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Question DetailsAsked on 12/9/2013

Trenchless or open sewer pipe replacement?

I need to replace an old cast iron sewer pipe from the house to the main sewere due to tree root obstruction. I live in NJ. I've had two contractors quote me for almost same amount with different approaches, one trenchless and the other one says he would not recommend trenchless but a re-route of the pipe with open dig and replace with PVC pipe. I've read that in NYC trenchless is illegal because of the problems it causes later. I need some recommendations and feedback. Thanks

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2 Answers


Not an expert on this topic but I can tell you many towns do use these methods for repairing sewer lines. As far as I know there are two main ways of doing it.

One way is to clean the line thuroughly of sediment and obstructions with a drain cleaning machine. Another tool is then sent through the pipe that sprays a liner of almost an epoxy like material that hardens in about 30 minutes. The pipe is slightly smaller but not enough to slow the flow rate of the pipe.

The second way is to use a hydraulic fracturing tool to crack the existing pipe. The have to be two entry points for this method. One feeds the fracturing tool and hose through the pipe and the other is for the cable that pulls the tool and a flexible pipe through the existing expanded pipe. I think that system has a 30 year warrantee. I do not know why NYC does not allow it's use if they indeed do. They do have some crazy codes that other areas of the country do not have.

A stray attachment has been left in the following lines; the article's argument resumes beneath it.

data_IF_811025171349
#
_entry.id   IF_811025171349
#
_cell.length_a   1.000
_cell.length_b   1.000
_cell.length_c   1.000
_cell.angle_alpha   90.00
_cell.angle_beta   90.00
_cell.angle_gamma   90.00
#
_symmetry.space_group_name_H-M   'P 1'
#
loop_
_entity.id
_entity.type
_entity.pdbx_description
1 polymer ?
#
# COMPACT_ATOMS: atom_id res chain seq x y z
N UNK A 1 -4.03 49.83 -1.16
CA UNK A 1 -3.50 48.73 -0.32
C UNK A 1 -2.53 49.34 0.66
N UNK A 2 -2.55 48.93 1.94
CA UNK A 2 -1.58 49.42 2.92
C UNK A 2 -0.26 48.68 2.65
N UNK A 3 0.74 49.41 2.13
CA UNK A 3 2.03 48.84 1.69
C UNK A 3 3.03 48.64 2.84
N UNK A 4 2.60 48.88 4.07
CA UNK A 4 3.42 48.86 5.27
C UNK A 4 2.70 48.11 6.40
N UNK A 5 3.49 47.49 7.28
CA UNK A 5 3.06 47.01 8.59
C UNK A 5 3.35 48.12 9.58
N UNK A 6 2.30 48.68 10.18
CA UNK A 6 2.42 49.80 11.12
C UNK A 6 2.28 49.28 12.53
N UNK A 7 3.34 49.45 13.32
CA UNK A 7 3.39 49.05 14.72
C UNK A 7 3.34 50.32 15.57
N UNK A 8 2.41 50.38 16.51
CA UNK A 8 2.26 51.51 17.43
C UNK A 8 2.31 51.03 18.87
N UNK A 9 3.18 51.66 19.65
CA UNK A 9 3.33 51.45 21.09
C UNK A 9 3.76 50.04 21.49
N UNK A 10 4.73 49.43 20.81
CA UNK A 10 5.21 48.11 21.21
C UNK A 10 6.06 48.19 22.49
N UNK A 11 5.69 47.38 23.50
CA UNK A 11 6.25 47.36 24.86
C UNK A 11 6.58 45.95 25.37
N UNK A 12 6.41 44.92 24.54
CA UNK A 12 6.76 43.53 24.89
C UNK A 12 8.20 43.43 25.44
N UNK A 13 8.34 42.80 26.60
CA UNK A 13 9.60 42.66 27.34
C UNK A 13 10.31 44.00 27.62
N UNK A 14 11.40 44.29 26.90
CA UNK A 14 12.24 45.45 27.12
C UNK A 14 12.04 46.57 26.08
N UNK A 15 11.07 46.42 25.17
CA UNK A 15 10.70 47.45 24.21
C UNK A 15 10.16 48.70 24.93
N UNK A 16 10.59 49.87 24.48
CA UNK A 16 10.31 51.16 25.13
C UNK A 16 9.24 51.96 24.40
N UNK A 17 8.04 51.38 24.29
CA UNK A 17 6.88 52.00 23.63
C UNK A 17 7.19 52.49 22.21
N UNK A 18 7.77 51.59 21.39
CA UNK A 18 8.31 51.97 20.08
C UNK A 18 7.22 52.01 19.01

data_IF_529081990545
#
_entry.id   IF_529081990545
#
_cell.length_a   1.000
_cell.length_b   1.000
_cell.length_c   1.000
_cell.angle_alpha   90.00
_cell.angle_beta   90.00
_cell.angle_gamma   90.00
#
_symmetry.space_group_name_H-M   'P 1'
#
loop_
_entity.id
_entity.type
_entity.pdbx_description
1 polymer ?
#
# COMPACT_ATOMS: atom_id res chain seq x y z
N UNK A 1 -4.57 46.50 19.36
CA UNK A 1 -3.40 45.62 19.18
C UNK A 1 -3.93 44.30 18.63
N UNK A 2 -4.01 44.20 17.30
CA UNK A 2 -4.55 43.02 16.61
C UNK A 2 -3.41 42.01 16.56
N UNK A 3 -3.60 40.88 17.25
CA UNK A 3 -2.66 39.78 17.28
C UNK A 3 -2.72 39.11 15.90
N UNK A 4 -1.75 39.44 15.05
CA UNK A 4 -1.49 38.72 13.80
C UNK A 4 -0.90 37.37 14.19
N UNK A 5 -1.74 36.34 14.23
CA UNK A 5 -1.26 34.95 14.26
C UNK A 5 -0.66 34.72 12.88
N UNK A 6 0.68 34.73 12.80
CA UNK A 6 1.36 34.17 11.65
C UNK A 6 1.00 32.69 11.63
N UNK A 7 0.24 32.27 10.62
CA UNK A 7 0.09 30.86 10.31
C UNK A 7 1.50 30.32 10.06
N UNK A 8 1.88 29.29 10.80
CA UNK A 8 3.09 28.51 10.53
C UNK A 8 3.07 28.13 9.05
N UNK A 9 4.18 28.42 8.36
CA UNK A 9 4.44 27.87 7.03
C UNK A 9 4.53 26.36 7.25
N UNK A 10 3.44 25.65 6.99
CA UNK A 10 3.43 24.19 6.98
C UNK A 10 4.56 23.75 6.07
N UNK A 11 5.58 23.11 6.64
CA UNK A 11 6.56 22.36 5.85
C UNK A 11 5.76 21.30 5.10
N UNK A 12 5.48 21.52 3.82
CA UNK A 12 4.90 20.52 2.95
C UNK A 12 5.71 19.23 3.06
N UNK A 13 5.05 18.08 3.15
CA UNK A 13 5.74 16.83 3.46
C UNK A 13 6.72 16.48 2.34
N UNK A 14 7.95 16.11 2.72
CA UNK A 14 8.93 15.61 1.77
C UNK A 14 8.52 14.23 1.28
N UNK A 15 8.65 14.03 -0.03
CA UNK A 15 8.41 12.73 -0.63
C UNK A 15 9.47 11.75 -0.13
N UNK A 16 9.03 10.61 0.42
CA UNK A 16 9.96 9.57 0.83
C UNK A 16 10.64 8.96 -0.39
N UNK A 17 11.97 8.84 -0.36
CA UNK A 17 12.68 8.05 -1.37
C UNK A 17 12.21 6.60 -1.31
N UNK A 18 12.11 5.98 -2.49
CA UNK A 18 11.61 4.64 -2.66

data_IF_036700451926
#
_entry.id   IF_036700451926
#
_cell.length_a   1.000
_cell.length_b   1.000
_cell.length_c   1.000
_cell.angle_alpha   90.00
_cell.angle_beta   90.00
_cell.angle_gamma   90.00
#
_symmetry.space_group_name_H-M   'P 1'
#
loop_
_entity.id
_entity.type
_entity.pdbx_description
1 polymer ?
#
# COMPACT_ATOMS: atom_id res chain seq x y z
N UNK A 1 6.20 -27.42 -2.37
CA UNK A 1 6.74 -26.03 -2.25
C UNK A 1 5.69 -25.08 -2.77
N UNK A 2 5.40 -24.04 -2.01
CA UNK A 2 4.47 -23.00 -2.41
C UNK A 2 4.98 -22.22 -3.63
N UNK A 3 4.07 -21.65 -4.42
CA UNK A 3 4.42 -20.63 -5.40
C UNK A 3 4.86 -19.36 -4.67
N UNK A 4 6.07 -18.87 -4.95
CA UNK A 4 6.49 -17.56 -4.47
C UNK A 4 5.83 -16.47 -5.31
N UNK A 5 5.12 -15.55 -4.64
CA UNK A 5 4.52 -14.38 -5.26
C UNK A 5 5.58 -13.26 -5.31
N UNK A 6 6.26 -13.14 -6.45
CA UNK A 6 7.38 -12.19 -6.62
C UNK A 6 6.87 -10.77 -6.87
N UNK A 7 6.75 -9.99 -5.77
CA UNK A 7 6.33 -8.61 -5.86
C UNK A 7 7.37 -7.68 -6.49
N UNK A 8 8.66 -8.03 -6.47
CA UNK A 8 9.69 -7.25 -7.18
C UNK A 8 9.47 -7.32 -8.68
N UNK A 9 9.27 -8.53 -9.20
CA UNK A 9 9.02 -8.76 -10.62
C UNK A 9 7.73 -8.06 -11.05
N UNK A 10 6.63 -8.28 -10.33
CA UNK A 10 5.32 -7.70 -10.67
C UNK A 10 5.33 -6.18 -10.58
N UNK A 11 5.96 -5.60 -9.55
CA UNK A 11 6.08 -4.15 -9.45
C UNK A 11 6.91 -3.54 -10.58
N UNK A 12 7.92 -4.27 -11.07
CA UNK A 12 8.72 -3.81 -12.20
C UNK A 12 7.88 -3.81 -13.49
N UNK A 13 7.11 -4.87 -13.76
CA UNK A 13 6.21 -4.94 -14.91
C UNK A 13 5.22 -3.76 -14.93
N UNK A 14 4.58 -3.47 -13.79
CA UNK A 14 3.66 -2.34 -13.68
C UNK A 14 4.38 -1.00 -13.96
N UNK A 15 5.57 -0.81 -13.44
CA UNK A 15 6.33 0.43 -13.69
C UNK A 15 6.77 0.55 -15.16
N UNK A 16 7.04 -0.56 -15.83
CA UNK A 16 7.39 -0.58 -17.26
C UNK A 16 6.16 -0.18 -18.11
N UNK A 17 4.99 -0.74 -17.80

The advantage of the new PVC pipe would be possibly that you could route it around the troubling tree roots, but you will be tearing up your yard and any old growth landscaping in the way.


Answered 6 years ago by ContractorDon


Here are a couple of previous comments on that decision:

As you have found out, the two typically run about the same cost, or even more for trenchless if your total run is not more than about 100 feet or so. "Trenchless" is not truly non-instusive - it is trenchless but does require 2 pits be dug - one at each end, to provide accdess for inserting the lining and for the equipment used for it.

IF I had a choice at reasonable cost I would definitely go with open trenching - you do not reduce the pipe diameter, you can see what actually caused your problem, can put in copper sulfate or a protective outer casing if you encounter an area with heavy tree roots that might damage your pipe, etc. My other thoughts are in one of the referenced comments above.

Answered 6 years ago by LCD

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